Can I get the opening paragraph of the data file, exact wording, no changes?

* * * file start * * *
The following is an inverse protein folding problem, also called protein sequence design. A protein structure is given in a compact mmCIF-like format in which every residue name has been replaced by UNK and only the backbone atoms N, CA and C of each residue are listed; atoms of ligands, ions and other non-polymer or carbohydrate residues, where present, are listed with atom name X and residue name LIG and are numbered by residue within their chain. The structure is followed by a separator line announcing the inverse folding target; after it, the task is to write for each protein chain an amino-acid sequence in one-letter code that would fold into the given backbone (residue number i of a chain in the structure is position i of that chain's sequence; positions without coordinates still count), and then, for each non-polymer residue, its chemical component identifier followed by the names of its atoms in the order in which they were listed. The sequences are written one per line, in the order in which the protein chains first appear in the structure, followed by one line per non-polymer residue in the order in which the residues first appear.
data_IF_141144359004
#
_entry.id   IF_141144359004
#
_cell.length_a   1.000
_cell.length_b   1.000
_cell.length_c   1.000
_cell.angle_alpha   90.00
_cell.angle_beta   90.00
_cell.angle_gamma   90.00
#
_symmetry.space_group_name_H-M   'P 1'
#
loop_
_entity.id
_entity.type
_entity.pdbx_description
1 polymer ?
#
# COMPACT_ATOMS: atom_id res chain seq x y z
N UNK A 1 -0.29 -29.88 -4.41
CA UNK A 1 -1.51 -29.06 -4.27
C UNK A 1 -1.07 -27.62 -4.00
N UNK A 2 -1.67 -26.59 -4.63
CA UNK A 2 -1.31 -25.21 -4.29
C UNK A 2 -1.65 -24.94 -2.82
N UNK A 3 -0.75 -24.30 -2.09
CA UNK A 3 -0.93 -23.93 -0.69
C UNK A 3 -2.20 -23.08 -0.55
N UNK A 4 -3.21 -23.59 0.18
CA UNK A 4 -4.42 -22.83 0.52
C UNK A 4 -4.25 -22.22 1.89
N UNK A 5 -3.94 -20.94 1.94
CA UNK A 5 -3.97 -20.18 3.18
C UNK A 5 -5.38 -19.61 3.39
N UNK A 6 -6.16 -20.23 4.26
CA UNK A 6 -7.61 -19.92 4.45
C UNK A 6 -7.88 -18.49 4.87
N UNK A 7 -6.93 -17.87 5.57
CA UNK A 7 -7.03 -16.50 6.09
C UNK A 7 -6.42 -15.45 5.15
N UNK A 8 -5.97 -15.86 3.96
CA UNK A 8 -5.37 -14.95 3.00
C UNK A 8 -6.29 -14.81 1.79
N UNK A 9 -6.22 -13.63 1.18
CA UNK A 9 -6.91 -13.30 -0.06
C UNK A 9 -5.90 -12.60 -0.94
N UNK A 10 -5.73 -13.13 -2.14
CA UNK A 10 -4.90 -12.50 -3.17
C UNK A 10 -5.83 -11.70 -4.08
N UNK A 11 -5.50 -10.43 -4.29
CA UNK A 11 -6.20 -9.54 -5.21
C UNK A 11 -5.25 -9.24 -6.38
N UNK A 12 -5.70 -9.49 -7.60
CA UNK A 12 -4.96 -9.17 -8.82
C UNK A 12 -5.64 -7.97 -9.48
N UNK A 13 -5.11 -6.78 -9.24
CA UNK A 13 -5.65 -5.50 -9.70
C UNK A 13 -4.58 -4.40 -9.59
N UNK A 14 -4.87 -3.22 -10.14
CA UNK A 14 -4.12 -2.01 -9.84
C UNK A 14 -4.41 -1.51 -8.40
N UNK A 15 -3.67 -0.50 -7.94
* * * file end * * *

The following is an inverse protein folding problem, also called protein sequence design. A protein structure is given in a compact mmCIF-like format in which every residue name has been replaced by UNK and only the backbone atoms N, CA and C of each residue are listed; atoms of ligands, ions and other non-polymer or carbohydrate residues, where present, are listed with atom name X and residue name LIG and are numbered by residue within their chain. The structure is followed by a separator line announcing the inverse folding target; after it, the task is to write for each protein chain an amino-acid sequence in one-letter code that would fold into the given backbone (residue number i of a chain in the structure is position i of that chain's sequence; positions without coordinates still count), and then, for each non-polymer residue, its chemical component identifier followed by the names of its atoms in the order in which they were listed. The sequences are written one per line, in the order in which the protein chains first appear in the structure, followed by one line per non-polymer residue in the order in which the residues first appear.